Genocide ideology cases dropped in 2020

The number of genocide ideology and related crimes fell to 171 during the commemoration period, from more than 200 in the same period last year, according to preliminary data from the National Unity and Reconciliation Commission (NURC).

Despite the sizable drop, the Commission said genocide ideology remains a serious issue pressing against the unity of Rwandans.

 

Those crimes were committed, mainly, through negationist speech, texts and destroying of properties belonging to genocide survivors.

 

Due to Covid-19, Rwanda commemorated more than a million victims of the genocide against the Tutsi in the confines of their homes. However, the commission noted that lockdown and isolation measures did not have a significant influence on the manifestation of genocide ideology.

 

“People manifest what is already inside them. The lockdown could not have amplified the prevalence of the genocide ideology cases,” said Bishop John Rucyahana, Chairperson of the commission.

He added that, instead, people used digital technologies such as phones, to let out what was already grounded in their thoughts.

NURC said that over 80 per cent of the cases were identified among adults aged 30 and beyond. The small portion of youth is a victim of ideology and trauma transmission from older family members.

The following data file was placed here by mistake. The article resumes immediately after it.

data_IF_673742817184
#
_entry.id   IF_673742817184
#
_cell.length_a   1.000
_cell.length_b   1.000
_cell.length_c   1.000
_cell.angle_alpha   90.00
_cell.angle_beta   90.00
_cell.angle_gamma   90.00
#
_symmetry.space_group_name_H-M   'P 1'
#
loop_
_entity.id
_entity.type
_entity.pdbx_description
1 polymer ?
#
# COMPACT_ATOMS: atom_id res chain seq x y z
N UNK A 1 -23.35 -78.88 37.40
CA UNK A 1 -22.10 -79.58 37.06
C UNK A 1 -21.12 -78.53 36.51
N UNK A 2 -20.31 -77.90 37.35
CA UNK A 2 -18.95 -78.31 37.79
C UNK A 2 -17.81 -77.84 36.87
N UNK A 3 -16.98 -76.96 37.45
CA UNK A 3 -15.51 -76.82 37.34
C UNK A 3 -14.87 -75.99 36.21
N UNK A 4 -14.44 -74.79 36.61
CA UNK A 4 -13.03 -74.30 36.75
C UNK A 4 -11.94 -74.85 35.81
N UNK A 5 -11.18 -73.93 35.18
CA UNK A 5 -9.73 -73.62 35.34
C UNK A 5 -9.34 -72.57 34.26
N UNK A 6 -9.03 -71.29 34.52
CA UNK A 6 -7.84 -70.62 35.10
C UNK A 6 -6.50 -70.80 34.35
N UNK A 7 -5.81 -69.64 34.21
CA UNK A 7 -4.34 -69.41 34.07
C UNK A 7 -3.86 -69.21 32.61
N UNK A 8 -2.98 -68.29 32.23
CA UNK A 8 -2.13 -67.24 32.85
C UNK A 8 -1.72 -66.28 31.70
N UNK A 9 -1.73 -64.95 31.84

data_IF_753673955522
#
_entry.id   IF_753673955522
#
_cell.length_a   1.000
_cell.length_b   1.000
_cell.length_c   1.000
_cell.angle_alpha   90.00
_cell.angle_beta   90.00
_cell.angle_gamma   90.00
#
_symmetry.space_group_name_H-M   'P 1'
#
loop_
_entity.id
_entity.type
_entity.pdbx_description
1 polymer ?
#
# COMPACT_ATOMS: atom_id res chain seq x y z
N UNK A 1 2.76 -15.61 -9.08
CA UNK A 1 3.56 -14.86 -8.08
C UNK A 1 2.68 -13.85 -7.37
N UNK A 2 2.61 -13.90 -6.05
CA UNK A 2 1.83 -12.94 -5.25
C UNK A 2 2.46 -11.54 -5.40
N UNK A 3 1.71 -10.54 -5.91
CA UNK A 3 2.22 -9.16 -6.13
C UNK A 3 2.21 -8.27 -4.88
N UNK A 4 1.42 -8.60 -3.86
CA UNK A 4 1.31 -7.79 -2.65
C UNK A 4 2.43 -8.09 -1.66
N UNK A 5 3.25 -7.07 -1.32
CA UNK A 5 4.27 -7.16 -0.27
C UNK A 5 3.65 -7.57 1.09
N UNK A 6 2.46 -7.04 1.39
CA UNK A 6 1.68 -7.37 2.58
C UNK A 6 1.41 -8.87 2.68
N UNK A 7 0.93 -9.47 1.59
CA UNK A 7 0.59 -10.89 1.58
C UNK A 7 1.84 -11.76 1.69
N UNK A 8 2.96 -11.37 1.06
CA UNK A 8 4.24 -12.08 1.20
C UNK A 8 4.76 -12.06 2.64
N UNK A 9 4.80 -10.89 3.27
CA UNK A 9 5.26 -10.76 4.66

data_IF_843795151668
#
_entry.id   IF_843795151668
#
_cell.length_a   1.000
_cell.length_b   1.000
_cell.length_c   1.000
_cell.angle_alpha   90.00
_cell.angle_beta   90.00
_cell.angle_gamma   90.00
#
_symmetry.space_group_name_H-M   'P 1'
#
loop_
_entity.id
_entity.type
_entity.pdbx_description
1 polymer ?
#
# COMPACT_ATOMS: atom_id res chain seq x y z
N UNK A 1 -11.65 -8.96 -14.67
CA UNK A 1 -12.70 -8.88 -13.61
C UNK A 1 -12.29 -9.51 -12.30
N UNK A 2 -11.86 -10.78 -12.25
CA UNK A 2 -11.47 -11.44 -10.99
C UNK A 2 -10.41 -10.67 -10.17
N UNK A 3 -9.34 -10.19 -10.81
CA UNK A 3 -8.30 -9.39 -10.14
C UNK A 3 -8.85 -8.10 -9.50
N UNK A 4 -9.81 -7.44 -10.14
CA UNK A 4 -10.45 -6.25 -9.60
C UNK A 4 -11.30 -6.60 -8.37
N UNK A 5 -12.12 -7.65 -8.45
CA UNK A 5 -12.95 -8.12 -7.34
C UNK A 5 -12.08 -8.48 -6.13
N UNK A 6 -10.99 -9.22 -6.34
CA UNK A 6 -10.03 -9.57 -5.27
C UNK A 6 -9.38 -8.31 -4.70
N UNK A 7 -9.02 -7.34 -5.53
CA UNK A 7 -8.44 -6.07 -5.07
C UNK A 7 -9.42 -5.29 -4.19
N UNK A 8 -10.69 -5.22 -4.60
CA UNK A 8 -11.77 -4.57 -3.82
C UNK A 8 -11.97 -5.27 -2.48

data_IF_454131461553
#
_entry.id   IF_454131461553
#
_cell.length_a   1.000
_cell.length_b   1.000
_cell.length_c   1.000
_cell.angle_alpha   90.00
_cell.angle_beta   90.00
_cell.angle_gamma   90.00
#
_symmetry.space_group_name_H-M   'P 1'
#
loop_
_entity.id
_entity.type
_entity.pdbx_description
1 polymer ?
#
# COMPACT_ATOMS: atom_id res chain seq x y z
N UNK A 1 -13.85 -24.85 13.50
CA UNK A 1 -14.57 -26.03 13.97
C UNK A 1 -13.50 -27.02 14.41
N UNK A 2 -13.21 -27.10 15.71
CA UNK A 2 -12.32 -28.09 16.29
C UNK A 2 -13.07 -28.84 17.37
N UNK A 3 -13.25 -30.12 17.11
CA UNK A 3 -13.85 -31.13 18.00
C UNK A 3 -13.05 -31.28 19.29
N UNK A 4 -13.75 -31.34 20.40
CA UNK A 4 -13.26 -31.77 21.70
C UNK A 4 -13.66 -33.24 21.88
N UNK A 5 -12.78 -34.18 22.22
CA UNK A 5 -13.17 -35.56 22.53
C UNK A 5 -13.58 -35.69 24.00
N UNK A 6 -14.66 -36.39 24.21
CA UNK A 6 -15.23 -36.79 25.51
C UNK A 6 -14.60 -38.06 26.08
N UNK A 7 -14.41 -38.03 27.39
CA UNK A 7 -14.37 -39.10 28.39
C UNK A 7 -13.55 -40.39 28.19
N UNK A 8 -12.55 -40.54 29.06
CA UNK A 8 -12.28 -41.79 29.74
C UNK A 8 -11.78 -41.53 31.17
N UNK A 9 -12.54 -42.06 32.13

A new form of genocide negationism

Speaking to the press on Friday, Fidele Ndayisaba, NURC’s Executive Secretary emphasized that the crimes are a manifestation of a new form of the 1994 genocide negationism.

The negationists, he said, “have now seen that it is impossible to deny the genocide against Tutsi because there are irrefutable facts. Their new weapon is saying that there were two genocides in Rwanda.”

Those who claim of a second genocide refer to “the Hutu and other people” who were killed because they refused to deny the fact that they are all Rwandans. According to NURC, “they [the Hutu] were not targeted for who they were,” unlike the Tutsi.

While the data showed domestic prevalence, Ndayisaba said that another, the bigger territory of genocide deniers consists of foreigners and Rwandans who live abroad.

He classified them into two groups. The first includes those with a guilty conscience because they deserted, disappointed and failed Rwandans during the genocide, as well as the children who try to defend their genocidaire parents.

Another group, he said, is of propagandists who want to use the genocide for their own agenda of destabilizing the peace of Rwanda and distort its healing process.

“Fighting against genocide ideology cannot be an automatic event. It is about eradicating something that has grown deep roots for many years. It will take many years,” observed Bishop Rucyahana.

NURC encouraged Rwandans to keep on the endeavor of fighting the genocide ideology and related crimes wherever they are, and not being “diverted by those who wish to distract them” hiding behind what they call “commemorating all.”

Genocide ideology and related crimes, as well as the act of concealing them, are, according to the law, classified as heavy crimes that carry along heavy punishments.

editor@newtimesrwanda.com

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